Red Sox

Red Sox manager Alex Cora's role in Astros' scandal detailed in MLB report

Red Sox manager Alex Cora's role in Astros' scandal detailed in MLB report

The Houston Astros received an unprecedented punishment from Major League Baseball on Monday for a system created to steal signs from opposing teams, and the Boston Red Sox could be the next team to face harsh penalties.

Red Sox manager Alex Cora was the Astros' bench coach for the 2017 season and was a key player in the team's sign-stealing scandal. The league had been investigating the Astros for several months, and the penalties stemming from that are quite severe. Houston manager A.J. Hinch and general manager Jeff Luhnow both were suspended for a year. The Astros also lost first- and second-round draft picks in 2020 and 2021, in addition to a $5 million fine.

The harshest punishment could be yet to come, though. The league also is investigating the 2018 Red Sox for their own sign-stealing methods. Cora managed that Red Sox squad to a World Series title after winning a franchise-record 108 regular season games.

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The MLB, in its report on the Astros, concluded Hinch neither created nor participated in the Astros' sign-stealing methods, and yet he still got suspended for an entire season. Cora, on the other hand, played a much larger role in the whole process. The league's conclusion of Cora's role does not bode well for his chances of managing for Boston in 2020 (or even beyond).

From the league's report:

Cora arranged for a video room technician to install a monitor displaying the center field camera feed immediately outside of the Astros’ dugout. (The center field camera was primarily used for player development purposes and was allowed under MLB rules at the time when used for that purpose.) Witnesses have provided largely consistent accounts of how the monitor was utilized. One or more players watched the live feed of the center field camera on the monitor, and after decoding the sign, a player would bang a nearby trash can with a bat to communicate the upcoming pitch type to the batter. (Witnesses explained that they initially experimented with communicating sign information by clapping, whistling, or yelling, but that they eventually determined that banging a trash can was the preferred method of communication.) Players occasionally also used a massage gun to bang the trash can. Generally, one or two bangs corresponded to certain off-speed pitches, while no bang corresponded to a fastball.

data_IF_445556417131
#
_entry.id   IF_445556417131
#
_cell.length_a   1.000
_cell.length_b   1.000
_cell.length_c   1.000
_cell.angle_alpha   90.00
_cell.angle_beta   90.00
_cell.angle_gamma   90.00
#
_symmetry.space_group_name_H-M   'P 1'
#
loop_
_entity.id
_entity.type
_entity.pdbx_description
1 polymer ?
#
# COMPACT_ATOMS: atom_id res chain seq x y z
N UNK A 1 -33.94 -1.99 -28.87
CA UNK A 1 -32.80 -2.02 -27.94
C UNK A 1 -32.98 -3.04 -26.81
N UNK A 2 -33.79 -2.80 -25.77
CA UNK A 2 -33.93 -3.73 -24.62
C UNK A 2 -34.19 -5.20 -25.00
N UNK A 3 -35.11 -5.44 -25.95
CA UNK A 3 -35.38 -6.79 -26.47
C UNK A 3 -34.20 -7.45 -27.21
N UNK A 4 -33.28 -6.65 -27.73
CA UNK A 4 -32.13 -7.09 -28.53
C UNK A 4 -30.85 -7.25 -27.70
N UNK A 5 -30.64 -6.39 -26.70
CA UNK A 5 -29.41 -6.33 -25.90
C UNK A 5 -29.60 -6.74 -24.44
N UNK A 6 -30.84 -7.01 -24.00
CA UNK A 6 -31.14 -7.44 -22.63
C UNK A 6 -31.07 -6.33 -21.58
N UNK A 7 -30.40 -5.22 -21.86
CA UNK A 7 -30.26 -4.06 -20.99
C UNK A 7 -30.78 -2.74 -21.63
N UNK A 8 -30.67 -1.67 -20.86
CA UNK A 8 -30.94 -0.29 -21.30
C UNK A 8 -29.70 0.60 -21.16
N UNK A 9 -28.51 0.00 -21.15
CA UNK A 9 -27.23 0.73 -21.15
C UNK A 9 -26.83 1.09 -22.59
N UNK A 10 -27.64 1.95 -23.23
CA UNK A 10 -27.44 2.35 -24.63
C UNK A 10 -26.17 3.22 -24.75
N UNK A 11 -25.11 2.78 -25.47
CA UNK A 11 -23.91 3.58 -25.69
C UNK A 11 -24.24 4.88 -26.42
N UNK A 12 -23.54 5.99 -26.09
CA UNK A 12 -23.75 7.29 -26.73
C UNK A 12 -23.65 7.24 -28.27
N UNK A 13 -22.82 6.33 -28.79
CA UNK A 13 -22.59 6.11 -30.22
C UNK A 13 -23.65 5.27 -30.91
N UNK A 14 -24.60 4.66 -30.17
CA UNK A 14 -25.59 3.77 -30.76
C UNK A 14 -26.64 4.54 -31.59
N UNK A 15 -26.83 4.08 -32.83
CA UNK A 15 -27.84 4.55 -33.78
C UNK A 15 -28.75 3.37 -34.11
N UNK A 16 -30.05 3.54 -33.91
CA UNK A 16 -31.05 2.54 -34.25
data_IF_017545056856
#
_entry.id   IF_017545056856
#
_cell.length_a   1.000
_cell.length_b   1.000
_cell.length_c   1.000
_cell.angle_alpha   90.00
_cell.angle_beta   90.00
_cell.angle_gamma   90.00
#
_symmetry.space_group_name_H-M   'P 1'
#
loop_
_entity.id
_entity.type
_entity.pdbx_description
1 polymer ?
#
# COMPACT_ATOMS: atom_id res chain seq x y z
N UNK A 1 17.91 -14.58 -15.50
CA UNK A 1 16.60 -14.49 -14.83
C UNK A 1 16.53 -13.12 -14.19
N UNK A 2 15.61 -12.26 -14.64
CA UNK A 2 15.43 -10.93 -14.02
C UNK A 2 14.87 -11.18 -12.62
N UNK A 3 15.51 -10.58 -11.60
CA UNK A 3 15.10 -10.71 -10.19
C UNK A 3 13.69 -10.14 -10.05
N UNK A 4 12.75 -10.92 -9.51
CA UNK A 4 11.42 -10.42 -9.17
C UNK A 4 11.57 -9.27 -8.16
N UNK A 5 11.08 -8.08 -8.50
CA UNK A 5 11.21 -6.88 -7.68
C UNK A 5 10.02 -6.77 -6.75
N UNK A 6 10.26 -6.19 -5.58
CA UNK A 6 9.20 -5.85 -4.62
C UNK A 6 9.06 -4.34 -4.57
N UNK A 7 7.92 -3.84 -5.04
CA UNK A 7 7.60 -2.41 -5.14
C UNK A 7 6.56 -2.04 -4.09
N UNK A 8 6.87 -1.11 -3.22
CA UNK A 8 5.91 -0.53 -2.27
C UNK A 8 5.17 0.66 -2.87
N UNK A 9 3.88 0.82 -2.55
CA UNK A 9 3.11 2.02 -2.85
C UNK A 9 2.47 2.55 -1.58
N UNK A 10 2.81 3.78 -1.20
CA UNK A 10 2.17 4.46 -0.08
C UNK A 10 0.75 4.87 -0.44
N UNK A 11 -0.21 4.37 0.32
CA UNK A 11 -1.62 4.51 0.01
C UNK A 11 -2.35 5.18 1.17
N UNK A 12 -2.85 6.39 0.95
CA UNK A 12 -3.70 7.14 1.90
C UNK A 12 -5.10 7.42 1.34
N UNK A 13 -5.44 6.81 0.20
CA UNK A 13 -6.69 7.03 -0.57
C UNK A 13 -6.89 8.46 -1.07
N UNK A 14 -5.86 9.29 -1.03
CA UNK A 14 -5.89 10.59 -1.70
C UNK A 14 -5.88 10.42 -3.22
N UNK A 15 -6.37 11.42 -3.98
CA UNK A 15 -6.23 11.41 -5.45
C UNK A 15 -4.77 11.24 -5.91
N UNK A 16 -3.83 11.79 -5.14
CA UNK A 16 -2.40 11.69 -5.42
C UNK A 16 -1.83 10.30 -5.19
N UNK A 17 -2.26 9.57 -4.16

Here's the summary on Cora from the league's investigation of the Astros.

Alex Cora (Bench Coach). Cora was involved in developing both the banging scheme and utilizing the replay review room to decode and transmit signs. Cora participated in both schemes, and through his active participation, implicitly condoned the players’ conduct. I will withhold determining the appropriate level of discipline for Cora until after the DOI completes its investigation of the allegations that the Red Sox engaged in impermissible electronic sign stealing in 2018 while Cora was the manager.

Cora's name is mentioned 11 times in the nine-page report released by the league Monday.

The best way to deter a team and/or coach from participating in rule-breaking activity is to come down with a huge punishment. The league certainly did that with the Astros, and this should make Cora and the Red Sox very nervous. It's probably time for the Red Sox to come up with a list of potential manager replacements.

J.D. Martinez states without equivocation that Red Sox will be exonerated by MLB investigation

J.D. Martinez states without equivocation that Red Sox will be exonerated by MLB investigation